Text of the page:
Criminal conviction and jail time for violating protest regulations can apply only to protesters who pose real threat to other people’s lives or property, the Constitutional Court ruled on 10 February 2017. Human rights advocates feared that implementation of the Court’s ruling would depend heavily on politics, but in a largely unexpected turn on 22 February 2017 the Supreme Court ordered to release Russia’s first prisoner convicted for protesting, cancelling his sentence.
Ildar Dadin, a 34-year-old activist, was the first Russian to be given a real prison term for protesting1.
A frequent participant in rallies in Moscow in 2014-15 and a tireless picketer, in December 2015 Dadin was sentenced to three years in prison (which the appellate court got down to 2.5 years) for participating in several unauthorised rallies.
The prosecution accused him of “repeated breaches of laws regulating the organisation and conduct of gatherings, rallies, demonstrations, marches and pickets” which was made a criminal offence in July 20142.
Many saw the sentence handed down to Dadin as a highly controversial move, fearing that authorities would use the precedent to crack down on protesters ever harder than previously.
However, Dadin’s lawyers filed a complaint to the Constitutional Court, arguing that the 2014 law criminalises actions that are incommensurable with the punishment and violates constitutional rights, such as freedom of speech, freedom of assembly, and the right not to be punished twice for the same offence.
On 10 February the Court issued its ruling3, stating that legislation in question is not unconstitutional, but its implementation should be limited. Criminal liability should apply only to perpetrators who, while participating in unauthorised rallies, posed a threat to other people’s lives and property. It should not apply to peaceful protesters such as Dadin, the Court stated; Dadin’s case should be retried.
And yet, it is too early for optimism, human rights activists warn – for both Dadin and other protesters in danger of falling victim to the controversial law. In theory, rulings of the Constitutional Court have the same status as laws and are mandatory for law enforcement, Pavel Chikov, founder of the Agora international human rights group, told Legal Dialogue. In reality, too many things could be in the way.
“Does the Constitutional Court have enough influence and political weight to make all the other courts comply with the ruling? Will there be enough political will not to crack down on more protesters? Will the Supreme Court cancel Dadin’s sentence and send the case back for a retrial? Until all these questions are answered, it is really hard to say whether the ruling will really change something,” Chikov said.
Under article 212.1 of Russia’s Criminal Code, protesters face criminal prosecution if they have violated protest regulations more than twice in half a year, which has resulted in administrative punishment (a fine or an administrative arrest).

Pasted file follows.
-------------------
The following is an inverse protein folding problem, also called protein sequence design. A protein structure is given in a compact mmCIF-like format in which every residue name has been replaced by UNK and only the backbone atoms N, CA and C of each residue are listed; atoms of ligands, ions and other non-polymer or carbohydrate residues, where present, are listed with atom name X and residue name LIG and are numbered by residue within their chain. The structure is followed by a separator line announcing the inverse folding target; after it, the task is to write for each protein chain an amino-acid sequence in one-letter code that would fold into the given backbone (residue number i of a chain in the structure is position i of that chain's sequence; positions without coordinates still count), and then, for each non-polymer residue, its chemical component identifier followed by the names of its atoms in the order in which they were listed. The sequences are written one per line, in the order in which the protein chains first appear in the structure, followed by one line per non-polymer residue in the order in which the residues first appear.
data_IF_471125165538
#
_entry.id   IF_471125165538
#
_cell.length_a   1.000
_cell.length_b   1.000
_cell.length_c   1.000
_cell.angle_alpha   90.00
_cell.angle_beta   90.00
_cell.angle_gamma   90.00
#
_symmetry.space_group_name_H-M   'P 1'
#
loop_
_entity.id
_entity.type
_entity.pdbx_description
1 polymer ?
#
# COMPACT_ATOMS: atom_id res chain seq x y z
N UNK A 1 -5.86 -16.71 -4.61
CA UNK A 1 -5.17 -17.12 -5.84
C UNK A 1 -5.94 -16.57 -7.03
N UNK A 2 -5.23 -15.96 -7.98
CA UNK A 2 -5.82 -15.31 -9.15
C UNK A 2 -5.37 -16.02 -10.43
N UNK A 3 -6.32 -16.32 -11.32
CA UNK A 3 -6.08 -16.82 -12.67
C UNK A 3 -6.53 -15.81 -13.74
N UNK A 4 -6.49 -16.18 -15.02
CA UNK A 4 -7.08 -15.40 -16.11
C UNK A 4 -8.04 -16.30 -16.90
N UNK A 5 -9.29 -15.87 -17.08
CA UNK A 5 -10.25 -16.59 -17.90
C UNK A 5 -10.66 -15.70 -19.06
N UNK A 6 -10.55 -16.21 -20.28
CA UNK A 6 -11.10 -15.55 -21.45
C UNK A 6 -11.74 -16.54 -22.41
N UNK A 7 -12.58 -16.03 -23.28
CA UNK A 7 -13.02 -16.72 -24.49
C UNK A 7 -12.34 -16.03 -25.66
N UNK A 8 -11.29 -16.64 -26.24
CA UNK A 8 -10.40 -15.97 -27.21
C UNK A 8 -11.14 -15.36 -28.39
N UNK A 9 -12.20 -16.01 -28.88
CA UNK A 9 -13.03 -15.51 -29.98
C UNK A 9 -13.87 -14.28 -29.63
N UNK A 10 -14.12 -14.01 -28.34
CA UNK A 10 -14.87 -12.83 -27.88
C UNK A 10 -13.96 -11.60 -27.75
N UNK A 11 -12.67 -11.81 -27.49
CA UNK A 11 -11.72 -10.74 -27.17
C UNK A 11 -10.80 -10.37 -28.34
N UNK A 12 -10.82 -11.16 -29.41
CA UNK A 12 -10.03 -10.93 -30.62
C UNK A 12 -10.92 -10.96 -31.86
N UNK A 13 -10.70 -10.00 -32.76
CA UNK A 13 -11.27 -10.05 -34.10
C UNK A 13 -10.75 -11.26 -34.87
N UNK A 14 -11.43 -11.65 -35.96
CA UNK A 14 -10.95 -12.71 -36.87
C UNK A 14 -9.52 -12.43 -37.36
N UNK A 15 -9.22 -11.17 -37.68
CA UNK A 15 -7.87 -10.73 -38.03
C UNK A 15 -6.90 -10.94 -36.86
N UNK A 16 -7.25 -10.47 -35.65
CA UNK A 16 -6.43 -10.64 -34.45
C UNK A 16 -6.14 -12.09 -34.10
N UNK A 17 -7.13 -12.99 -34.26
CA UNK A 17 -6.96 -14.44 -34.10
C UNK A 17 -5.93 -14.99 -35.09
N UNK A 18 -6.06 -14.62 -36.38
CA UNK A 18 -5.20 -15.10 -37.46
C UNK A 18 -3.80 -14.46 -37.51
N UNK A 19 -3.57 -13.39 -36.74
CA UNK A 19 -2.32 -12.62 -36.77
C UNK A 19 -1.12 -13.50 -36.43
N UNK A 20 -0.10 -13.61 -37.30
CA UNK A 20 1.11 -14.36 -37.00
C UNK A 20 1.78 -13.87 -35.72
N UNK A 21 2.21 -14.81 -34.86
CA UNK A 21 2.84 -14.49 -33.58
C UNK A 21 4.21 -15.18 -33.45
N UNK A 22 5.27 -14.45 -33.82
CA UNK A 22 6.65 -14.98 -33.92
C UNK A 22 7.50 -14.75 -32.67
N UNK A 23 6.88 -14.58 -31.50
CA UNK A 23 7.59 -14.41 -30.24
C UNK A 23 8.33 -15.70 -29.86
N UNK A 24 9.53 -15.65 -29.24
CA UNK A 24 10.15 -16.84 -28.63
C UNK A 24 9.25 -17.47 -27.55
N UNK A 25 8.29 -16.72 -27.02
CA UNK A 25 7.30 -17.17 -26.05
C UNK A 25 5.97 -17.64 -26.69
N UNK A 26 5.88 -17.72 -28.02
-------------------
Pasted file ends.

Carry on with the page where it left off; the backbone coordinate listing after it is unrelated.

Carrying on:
In Dadin’s case, the Constitutional Court found, his three of his four administrative sentences had not come into force by the time the criminal case against him was launched. Criminal prosecution can not be initiated if administrative sentences haven’t come into force, the Court ruled. Moreover, the prosecution must prove intent in order to launch a criminal case against a protester, the ruling stated: if the violation was inadvertent, it shouldn’t result in criminal liability.
Jail time is too harsh a punishment for participating in unauthorised rallies, the ruling went on to say; it can apply only in cases in which perpetrators turned peaceful protests into violent ones, caused bodily harm to other people, or damaged their property.
The ruling concluded that Dadin’s case should be retried. “Dadin’s defence team hopes for a fast retrial of the case by the Supreme Court’s presidium in Moscow,” one of Dadin’s lawyers, Sergei Golubok, told Legal Dialogue following the Constitutional Court’s ruling earlier in February.
Will the ruling change law enforcement practice and protect protesters from further crackdown? It is too early to tell, says Agora’s Pavel Chikov: “One needs to take into account that the Supreme Court and the Constitutional Court have been facing off with each other for a long time. The Supreme Court is convinced the Constitutional Court shouldn’t be revising criminal legislation.”
It all comes down to political competition between different law enforcement entities, Chikov says, which involves not just the Supreme Court but also prosecutors, investigators from the Investigative Committee, and other government bodies who might want to keep the article the way it is in order to have a tool with which to crack down on the Kremlin’s political opponent.
The success of the Constitutional Court’s ruling depends heavily on whether there is a powerful enough political force supporting it, the lawyer adds, because the Constitutional Court alone and its chief justice Valery Zorkin don’t have enough political weight to push it forward.
“The Court’s ruling is a proper legislative act, has the same status as any Russian law, and is mandatory for compliance for any court of any jurisdiction in the country. The answer to the question of whether it will be implemented or not lies in the area of politics rather than jurisprudence,” Chikov concluded.
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|1.||Ildar Dadin is the first convict [sentenced for] protesting. Meduza, Dec. 7, 2015, https://meduza.io/feature/2015/12/07/za-uporstvo-i-neprimirimost|
|2.||Article 212.1 Repeated breaches of laws regulating the organisation and conduct of gatherings, rallies, demonstrations, marches and pickets: http://www.zakonrf.info/uk/212.1/|
|3.||Judgement in the case regarding the review of constitutionality of Article 212.1 of the Criminal Code of the Russian Federation, Feb. 10, 2017, http://www.ksrf.ru/en/News/Pages/ViewItem.aspx?ParamId=1975|